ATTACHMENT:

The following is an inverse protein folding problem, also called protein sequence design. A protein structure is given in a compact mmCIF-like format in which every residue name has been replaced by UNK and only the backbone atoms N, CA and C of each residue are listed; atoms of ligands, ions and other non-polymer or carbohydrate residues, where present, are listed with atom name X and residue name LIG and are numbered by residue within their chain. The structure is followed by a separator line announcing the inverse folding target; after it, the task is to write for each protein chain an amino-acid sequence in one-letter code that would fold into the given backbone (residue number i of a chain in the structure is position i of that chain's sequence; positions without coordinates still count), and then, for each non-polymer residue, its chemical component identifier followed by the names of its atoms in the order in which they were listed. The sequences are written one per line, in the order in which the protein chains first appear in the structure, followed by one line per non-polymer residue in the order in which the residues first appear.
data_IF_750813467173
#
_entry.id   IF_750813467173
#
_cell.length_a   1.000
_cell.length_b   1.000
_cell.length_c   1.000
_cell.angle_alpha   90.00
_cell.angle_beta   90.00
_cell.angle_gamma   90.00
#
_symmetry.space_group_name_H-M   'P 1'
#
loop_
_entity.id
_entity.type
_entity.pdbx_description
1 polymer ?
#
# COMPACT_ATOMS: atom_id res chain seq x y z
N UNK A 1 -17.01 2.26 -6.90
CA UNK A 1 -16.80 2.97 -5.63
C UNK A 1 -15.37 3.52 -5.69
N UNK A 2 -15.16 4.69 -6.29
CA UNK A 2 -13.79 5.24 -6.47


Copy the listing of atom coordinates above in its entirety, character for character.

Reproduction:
The following is an inverse protein folding problem, also called protein sequence design. A protein structure is given in a compact mmCIF-like format in which every residue name has been replaced by UNK and only the backbone atoms N, CA and C of each residue are listed; atoms of ligands, ions and other non-polymer or carbohydrate residues, where present, are listed with atom name X and residue name LIG and are numbered by residue within their chain. The structure is followed by a separator line announcing the inverse folding target; after it, the task is to write for each protein chain an amino-acid sequence in one-letter code that would fold into the given backbone (residue number i of a chain in the structure is position i of that chain's sequence; positions without coordinates still count), and then, for each non-polymer residue, its chemical component identifier followed by the names of its atoms in the order in which they were listed. The sequences are written one per line, in the order in which the protein chains first appear in the structure, followed by one line per non-polymer residue in the order in which the residues first appear.
data_IF_750813467173
#
_entry.id   IF_750813467173
#
_cell.length_a   1.000
_cell.length_b   1.000
_cell.length_c   1.000
_cell.angle_alpha   90.00
_cell.angle_beta   90.00
_cell.angle_gamma   90.00
#
_symmetry.space_group_name_H-M   'P 1'
#
loop_
_entity.id
_entity.type
_entity.pdbx_description
1 polymer ?
#
# COMPACT_ATOMS: atom_id res chain seq x y z
N UNK A 1 -17.01 2.26 -6.90
CA UNK A 1 -16.80 2.97 -5.63
C UNK A 1 -15.37 3.52 -5.69
N UNK A 2 -15.16 4.69 -6.29
CA UNK A 2 -13.79 5.24 -6.47